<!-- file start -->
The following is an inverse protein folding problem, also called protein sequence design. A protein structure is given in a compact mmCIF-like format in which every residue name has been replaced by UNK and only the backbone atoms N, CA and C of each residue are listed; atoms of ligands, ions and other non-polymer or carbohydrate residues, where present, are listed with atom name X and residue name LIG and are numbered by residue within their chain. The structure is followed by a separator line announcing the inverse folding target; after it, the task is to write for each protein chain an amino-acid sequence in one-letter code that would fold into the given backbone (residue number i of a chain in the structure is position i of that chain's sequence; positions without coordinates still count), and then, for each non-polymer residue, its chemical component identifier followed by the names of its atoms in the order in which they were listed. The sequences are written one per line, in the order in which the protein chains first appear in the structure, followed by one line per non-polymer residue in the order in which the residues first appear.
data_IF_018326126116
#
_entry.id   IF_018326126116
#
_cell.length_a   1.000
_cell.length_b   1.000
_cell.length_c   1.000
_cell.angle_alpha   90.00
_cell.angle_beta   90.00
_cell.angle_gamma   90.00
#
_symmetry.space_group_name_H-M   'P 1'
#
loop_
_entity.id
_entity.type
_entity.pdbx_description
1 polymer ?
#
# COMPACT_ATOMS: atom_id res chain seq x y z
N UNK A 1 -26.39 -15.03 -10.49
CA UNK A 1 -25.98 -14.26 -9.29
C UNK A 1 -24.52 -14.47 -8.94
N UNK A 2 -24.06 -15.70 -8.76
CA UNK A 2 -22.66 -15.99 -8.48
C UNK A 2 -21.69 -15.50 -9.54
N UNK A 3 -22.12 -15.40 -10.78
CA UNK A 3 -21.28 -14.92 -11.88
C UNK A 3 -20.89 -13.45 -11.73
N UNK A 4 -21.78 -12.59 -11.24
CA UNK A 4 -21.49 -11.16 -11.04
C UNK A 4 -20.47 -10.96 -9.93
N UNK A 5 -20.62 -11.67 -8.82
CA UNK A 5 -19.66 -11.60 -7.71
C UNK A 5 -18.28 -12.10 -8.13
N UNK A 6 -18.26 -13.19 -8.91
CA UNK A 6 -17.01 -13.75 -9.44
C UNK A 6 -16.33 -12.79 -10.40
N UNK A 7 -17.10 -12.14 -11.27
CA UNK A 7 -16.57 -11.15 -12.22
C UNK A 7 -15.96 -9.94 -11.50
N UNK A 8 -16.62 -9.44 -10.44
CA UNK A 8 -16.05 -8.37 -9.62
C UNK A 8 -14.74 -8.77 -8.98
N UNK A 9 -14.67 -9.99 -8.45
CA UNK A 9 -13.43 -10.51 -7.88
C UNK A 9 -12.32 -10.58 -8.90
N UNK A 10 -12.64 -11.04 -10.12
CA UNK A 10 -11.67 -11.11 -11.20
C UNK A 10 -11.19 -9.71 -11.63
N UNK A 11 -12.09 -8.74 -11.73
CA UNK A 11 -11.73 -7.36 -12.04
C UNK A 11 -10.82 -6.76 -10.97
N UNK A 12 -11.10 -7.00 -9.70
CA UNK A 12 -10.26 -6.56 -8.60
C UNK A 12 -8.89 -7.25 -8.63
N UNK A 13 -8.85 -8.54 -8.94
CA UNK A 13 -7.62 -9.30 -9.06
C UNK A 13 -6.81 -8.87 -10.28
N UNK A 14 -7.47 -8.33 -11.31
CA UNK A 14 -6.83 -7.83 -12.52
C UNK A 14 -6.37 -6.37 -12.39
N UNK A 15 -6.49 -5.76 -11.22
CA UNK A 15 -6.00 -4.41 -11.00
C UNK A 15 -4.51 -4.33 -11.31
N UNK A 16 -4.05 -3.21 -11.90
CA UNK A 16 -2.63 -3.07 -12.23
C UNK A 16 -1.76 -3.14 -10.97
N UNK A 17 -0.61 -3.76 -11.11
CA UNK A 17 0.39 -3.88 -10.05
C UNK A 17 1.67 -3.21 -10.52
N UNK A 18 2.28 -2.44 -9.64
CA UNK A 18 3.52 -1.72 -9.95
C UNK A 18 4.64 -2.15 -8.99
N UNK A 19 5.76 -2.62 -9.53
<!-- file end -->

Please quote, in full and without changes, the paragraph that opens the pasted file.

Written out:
The following is an inverse protein folding problem, also called protein sequence design. A protein structure is given in a compact mmCIF-like format in which every residue name has been replaced by UNK and only the backbone atoms N, CA and C of each residue are listed; atoms of ligands, ions and other non-polymer or carbohydrate residues, where present, are listed with atom name X and residue name LIG and are numbered by residue within their chain. The structure is followed by a separator line announcing the inverse folding target; after it, the task is to write for each protein chain an amino-acid sequence in one-letter code that would fold into the given backbone (residue number i of a chain in the structure is position i of that chain's sequence; positions without coordinates still count), and then, for each non-polymer residue, its chemical component identifier followed by the names of its atoms in the order in which they were listed. The sequences are written one per line, in the order in which the protein chains first appear in the structure, followed by one line per non-polymer residue in the order in which the residues first appear.